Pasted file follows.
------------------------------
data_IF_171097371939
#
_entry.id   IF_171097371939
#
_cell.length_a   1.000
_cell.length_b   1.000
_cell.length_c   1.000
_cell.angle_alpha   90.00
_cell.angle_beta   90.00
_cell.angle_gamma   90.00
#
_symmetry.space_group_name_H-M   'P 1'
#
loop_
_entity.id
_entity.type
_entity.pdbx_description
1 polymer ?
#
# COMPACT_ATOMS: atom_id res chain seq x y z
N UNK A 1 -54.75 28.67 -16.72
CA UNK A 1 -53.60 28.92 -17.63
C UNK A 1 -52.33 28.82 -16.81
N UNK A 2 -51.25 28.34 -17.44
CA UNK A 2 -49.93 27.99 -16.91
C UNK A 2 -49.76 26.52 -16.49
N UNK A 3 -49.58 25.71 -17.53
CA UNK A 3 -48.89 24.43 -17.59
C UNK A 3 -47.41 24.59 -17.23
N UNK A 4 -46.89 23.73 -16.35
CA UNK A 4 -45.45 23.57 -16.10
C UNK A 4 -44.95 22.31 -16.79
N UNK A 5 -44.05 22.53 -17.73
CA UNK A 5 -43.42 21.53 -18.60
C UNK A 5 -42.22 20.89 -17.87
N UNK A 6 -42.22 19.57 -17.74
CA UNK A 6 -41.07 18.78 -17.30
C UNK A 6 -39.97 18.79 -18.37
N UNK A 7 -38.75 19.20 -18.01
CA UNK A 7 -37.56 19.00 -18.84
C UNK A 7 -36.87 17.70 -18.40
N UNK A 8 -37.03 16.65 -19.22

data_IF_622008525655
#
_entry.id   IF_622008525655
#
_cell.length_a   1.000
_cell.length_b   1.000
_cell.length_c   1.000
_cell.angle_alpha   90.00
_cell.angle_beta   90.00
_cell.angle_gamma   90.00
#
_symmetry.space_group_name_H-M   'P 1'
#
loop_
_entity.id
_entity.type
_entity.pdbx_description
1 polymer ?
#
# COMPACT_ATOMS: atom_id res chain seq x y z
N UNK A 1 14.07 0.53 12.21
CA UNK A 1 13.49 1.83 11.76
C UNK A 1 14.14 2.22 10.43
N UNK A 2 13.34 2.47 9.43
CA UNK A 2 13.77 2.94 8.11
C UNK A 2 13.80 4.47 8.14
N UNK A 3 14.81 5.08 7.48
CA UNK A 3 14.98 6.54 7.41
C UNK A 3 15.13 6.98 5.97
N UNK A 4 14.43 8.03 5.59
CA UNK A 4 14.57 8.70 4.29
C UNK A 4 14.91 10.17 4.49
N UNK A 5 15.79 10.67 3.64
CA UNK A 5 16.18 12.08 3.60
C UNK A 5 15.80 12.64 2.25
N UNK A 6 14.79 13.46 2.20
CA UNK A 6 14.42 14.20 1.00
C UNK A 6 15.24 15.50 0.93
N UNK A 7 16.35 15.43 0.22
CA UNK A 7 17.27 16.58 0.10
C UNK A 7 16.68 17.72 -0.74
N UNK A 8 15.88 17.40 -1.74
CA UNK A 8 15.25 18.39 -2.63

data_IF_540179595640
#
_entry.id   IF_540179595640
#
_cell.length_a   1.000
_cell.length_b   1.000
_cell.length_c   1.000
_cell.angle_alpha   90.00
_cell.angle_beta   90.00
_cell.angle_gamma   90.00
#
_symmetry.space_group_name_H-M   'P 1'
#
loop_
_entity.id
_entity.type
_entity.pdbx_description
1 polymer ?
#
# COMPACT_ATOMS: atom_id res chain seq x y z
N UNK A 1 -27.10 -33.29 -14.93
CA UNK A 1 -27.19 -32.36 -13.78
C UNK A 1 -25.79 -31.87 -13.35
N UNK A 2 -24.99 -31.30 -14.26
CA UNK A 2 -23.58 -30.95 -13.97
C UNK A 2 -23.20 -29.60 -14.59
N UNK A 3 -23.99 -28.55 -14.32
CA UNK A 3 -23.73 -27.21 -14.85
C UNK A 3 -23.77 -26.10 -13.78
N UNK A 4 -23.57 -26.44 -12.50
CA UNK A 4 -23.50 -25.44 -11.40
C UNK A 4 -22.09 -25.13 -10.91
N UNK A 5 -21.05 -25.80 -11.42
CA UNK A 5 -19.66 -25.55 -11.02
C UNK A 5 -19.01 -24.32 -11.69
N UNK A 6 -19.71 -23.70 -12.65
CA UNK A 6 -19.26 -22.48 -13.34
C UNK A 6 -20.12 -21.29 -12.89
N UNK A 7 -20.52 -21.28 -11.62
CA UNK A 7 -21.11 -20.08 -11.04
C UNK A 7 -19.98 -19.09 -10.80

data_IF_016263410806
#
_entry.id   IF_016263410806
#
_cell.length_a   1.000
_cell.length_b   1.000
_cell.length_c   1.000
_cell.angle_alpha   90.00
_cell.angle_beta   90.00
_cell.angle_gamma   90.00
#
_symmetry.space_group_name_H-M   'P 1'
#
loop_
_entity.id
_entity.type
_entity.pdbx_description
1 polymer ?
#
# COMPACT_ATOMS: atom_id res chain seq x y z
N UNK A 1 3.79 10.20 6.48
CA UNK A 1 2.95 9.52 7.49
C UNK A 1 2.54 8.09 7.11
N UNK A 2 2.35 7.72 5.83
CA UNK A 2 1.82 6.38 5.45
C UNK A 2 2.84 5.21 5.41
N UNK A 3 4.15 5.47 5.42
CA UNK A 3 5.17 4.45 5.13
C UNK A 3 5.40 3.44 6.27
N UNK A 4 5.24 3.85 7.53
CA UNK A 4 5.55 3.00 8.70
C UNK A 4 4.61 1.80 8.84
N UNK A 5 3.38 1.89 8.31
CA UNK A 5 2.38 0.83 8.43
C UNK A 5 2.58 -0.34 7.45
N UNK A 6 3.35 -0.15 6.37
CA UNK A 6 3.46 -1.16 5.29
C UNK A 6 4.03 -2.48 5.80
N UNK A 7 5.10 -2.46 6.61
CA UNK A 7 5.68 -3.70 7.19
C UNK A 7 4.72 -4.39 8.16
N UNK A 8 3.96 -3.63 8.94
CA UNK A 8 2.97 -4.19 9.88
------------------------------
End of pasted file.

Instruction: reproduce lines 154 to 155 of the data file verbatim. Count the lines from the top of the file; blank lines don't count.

CA UNK A 3 5.17 4.45 5.13
C UNK A 3 5.40 3.44 6.27